About the Book
The first adult epic fantasy novel from multi-million copy bestselling author of Chocolat, Joanne Harris.
The novel is a brilliant first-person narrative of the rise and fall of the Norse gods – retold from the point of view of the world’s ultimate trickster, Loki. It tells the story of Loki’s recruitment from the underworld of Chaos, his many exploits on behalf of his one-eyed master, Odin, through to his eventual betrayal of the gods and the fall of Asgard itself. Using her life-long passion for the Norse myths, Joanne Harris has created a vibrant and powerful fantasy novel.
Loki, that’s me.
Loki, the Light-Bringer, the misunderstood, the elusive, the handsome and modest hero of this particular tissue of lies. Take it with a pinch of salt, but it’s at least as true as the official version, and, dare I say it, more entertaining.
So far, history, such as it is, has cast me in a rather unflattering role.
Now it’s my turn to take the stage.
With his notorious reputation for trickery and deception, and an ability to cause as many problems as he solves, Loki is a Norse god like no other. Demon-born, he is viewed with deepest suspicion by his fellow gods who will never accept him as one of their own and for this he vows to take his revenge.
From his recruitment by Odin from the realm of Chaos, through his years as the go-to man of Asgard, to his fall from grace in the build-up to Ragnarok, this is the unofficial history of the world’s ultimate trickster.
This book was sent for me to review by the publisher.
I’m a big fan of the antihero, therefore Loki really caught my interest. This book was published a while ago in the UK, and it’s just hitting the US now. When the publisher asked if I’d be interested in reading it, I got all sorts of excited. I’ve had my eye on this one for a while. I enjoy fables and myths, and their various retellings, and as I stated above, I really enjoy the antihero.
I’m not that big on Norse mythology. I know a few of the basics, but really I never delved too much into it. The first thing to be aware of, with the resurgence of Loki due to various popular movies, you should know that this is not a modernization and this is not Tom Hiddleston’s character. I’m a big fan of the popular culture Loki, but I ended up enjoying the voice of the Loki in this book a bit more than the Loki in the movies.
In a lot of ways this book doesn’t deviate much from the tales many people familiar with Norse mythology will recognize. What is different is the fact that Loki, the trickster, is telling the stories. That simple switch of a viewpoint makes a huge difference. Loki is full of mirth and suppressed humor. He keeps a stiff story, and a stiff culture, quite interesting, and it is surprisingly easy to sympathize with him and see those “good guys” in a completely different light.
The Gospel of Loki moves at a quick pace. There really is never a dull moment, and while the book tells one overarching tale, each chapter feels more like a story that is related to its neighboring stories. It works really well, making each chapter end culmination rather than a cliffhanger that keeps you going and going and going. However, while it might have good stopping points throughout the novel, you probably won’t want to stop reading it. It’s really hard to put this one down, and it’s not very long so you’ll finish it faster than you expect.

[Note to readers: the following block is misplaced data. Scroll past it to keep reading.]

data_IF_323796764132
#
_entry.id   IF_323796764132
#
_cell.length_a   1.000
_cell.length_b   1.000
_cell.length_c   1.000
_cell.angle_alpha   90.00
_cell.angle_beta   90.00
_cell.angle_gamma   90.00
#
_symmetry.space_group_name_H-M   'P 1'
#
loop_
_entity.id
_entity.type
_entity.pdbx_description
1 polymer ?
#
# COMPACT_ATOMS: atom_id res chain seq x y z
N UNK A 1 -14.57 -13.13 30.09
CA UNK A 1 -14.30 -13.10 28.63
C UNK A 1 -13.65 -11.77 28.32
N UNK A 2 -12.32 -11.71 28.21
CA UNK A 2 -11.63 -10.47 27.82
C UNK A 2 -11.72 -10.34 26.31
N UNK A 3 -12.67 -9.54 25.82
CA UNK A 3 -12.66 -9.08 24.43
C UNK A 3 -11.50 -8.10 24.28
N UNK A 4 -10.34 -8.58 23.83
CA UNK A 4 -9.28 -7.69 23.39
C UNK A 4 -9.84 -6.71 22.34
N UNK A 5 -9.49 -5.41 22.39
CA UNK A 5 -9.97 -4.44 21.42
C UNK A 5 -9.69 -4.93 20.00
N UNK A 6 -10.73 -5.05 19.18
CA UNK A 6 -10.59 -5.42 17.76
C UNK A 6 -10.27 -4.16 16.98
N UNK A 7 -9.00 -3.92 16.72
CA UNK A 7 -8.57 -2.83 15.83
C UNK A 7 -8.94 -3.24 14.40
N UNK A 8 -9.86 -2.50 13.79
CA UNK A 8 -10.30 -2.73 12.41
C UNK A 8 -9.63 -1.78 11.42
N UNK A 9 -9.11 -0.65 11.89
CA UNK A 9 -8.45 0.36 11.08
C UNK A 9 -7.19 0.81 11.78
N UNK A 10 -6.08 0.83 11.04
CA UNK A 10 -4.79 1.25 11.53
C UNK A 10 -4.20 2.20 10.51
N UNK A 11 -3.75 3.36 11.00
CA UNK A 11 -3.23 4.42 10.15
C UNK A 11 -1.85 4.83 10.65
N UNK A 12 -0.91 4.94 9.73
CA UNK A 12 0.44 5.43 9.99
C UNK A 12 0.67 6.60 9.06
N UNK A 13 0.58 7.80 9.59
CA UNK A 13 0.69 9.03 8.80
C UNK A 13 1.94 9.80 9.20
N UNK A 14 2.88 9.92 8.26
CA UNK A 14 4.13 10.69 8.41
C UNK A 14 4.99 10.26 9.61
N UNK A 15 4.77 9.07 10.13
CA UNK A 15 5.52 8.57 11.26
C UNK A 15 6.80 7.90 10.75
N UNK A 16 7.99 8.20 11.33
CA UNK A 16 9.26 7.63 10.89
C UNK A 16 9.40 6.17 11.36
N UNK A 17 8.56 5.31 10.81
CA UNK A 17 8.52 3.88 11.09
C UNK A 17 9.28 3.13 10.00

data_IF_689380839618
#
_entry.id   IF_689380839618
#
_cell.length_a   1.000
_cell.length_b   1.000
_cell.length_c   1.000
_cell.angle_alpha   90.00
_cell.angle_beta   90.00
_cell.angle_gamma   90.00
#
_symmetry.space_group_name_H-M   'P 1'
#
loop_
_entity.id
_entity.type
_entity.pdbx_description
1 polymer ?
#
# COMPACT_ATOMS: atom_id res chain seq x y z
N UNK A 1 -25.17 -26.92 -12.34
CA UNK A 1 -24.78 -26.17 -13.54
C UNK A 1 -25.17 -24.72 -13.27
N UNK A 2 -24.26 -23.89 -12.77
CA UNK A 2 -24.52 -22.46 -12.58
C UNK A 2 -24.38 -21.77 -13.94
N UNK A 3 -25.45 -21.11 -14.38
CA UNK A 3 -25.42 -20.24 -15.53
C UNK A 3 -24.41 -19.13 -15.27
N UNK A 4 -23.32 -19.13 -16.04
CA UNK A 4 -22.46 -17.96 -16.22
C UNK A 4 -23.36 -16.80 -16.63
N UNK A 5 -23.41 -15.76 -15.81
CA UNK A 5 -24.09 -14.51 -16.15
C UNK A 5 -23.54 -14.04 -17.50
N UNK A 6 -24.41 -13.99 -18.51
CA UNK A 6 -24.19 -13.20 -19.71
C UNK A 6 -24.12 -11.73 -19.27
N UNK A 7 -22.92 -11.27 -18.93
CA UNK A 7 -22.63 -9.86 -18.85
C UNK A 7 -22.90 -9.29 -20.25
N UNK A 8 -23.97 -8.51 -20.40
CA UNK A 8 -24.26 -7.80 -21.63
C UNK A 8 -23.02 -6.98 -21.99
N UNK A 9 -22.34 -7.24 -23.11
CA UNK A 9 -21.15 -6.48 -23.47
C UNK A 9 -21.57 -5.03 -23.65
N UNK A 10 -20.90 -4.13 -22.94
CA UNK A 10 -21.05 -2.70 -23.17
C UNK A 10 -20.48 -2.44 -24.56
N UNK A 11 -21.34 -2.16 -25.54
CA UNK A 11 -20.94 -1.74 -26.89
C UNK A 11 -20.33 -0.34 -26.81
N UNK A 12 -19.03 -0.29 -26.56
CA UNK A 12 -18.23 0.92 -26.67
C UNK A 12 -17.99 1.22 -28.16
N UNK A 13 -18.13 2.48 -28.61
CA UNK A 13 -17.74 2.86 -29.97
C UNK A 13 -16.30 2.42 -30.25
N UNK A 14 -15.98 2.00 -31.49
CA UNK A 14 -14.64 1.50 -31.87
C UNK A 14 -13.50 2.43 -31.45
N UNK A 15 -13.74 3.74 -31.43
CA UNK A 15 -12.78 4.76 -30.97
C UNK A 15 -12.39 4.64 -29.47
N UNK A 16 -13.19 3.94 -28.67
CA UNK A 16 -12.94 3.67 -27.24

Harris did a lot of research before writing this novel, and it really pays off. The world, mythologies, the unique perspectives, and mostly the language are tight and add a lot of layer and texture to old tales we might have all heard before. Harris’s tight research and her fantastic use of language laced with Loki’s humor keeps the book interesting and the world fresh and real for her readers.
Loki really is a fantastic character. The book starts with a bit of mythology for background, how the world was created, how the gods came to be gods. Yes, it’s a bit of a backstory, but Harris has a way with keeping things interesting. I found myself reading passages to my husband as I went, which is something that I rarely ever do. Soon after that, we get to the story of Loki, how he was born and how he met Odin and ended up working with him. It’s a great way to start the book. It gave readers like me enough information to both educate and refresh me, while the unique way of telling the tale will keep readers who know a bit more than I do interested.
As a negative, I could easily see how some readers who are really familiar with Norse mythology might find themselves kind of bored by re-reading a bunch of stories that they probably already know really well. They might also be a bit dismayed by the modern language that Harris used to tell her tale. However, I really don’t think that’s going to be a big issue for many readers.
Loki is a hilarious character. The Gospel of Loki is both intense, and hilarious. Loki makes it a point to prove that he’s really no better than exactly who and what he is. He revels in his flaws and enjoys the aspects of himself that makes him different than what’s around him, and that’s what makes him so damn interesting. He’s shockingly human, which is a glaring juxtaposition to everything that is around him.
The Gospel of Loki thrilled me. Harris really hit the ball out of the park with this one. I picked it up, and was absolutely unable to put it down until I finished it. If you’re one of those people who enjoys mythology and retellings, then you really need to do yourself a favor and read this book.